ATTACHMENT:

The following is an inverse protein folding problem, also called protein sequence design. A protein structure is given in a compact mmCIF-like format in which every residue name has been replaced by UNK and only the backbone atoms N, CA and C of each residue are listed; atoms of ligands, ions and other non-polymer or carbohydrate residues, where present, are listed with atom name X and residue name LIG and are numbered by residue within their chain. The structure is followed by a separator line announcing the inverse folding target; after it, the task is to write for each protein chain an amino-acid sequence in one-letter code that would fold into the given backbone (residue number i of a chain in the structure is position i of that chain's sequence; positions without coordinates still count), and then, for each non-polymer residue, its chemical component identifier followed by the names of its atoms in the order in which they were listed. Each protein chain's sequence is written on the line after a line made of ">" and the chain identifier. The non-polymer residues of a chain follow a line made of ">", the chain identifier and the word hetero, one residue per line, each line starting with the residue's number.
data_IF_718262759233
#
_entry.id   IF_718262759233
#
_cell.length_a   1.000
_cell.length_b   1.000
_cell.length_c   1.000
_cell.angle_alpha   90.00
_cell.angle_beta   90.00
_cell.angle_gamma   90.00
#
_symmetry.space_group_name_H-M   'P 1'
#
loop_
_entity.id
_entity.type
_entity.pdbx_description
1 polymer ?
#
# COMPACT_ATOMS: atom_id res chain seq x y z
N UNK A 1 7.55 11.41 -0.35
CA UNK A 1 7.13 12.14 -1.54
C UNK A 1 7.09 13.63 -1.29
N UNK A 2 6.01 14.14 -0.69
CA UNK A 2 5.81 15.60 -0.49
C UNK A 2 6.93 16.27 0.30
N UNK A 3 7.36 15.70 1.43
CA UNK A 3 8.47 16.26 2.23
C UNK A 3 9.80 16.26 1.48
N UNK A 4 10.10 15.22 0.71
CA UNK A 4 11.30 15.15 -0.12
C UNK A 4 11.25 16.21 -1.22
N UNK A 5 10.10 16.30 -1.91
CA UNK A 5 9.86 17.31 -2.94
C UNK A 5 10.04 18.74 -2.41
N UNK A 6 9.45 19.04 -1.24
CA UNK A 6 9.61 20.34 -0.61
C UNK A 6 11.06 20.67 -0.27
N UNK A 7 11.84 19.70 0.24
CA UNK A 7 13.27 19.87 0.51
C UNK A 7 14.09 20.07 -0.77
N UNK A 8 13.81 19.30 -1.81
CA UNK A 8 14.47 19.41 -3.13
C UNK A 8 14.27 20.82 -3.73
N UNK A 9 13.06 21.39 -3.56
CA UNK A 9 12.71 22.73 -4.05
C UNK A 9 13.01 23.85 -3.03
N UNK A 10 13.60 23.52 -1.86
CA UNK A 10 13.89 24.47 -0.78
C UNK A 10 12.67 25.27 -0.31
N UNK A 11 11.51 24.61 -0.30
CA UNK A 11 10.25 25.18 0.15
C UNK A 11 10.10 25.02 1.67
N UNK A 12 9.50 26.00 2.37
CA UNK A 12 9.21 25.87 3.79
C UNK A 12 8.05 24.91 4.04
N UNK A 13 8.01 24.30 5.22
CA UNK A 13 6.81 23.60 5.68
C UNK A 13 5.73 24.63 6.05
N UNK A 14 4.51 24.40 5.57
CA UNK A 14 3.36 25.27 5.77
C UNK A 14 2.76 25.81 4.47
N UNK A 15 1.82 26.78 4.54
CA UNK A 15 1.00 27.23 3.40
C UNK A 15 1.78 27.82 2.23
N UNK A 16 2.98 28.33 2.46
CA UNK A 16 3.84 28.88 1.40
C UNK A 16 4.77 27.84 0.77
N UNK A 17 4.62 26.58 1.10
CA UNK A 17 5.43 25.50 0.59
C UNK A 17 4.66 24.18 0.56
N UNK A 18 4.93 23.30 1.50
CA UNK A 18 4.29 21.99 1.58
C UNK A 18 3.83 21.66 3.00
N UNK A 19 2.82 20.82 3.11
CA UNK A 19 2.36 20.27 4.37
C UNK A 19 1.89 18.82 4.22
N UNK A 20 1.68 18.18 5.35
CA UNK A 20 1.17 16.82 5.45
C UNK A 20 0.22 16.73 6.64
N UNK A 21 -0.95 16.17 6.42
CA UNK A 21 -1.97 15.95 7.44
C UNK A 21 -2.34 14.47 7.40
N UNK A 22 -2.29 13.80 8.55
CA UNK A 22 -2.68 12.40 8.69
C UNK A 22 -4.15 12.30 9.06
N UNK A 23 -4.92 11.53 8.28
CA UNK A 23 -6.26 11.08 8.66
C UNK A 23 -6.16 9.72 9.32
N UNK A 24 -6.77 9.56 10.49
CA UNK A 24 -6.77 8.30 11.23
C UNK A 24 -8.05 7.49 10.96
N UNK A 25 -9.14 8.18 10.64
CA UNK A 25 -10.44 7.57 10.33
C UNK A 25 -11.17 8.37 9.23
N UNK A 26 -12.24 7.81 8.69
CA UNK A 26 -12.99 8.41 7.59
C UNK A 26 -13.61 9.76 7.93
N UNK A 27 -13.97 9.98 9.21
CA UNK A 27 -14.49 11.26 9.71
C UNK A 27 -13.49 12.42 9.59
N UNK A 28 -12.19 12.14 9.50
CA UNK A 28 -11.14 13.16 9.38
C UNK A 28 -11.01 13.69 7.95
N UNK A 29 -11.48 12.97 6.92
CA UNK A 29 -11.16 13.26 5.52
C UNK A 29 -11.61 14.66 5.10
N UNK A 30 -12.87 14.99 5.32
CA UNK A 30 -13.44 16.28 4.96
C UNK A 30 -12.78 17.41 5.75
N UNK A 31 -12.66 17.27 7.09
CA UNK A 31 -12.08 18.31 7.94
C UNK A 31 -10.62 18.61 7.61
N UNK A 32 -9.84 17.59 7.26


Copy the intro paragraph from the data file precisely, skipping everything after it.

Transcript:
The following is an inverse protein folding problem, also called protein sequence design. A protein structure is given in a compact mmCIF-like format in which every residue name has been replaced by UNK and only the backbone atoms N, CA and C of each residue are listed; atoms of ligands, ions and other non-polymer or carbohydrate residues, where present, are listed with atom name X and residue name LIG and are numbered by residue within their chain. The structure is followed by a separator line announcing the inverse folding target; after it, the task is to write for each protein chain an amino-acid sequence in one-letter code that would fold into the given backbone (residue number i of a chain in the structure is position i of that chain's sequence; positions without coordinates still count), and then, for each non-polymer residue, its chemical component identifier followed by the names of its atoms in the order in which they were listed. Each protein chain's sequence is written on the line after a line made of ">" and the chain identifier. The non-polymer residues of a chain follow a line made of ">", the chain identifier and the word hetero, one residue per line, each line starting with the residue's number.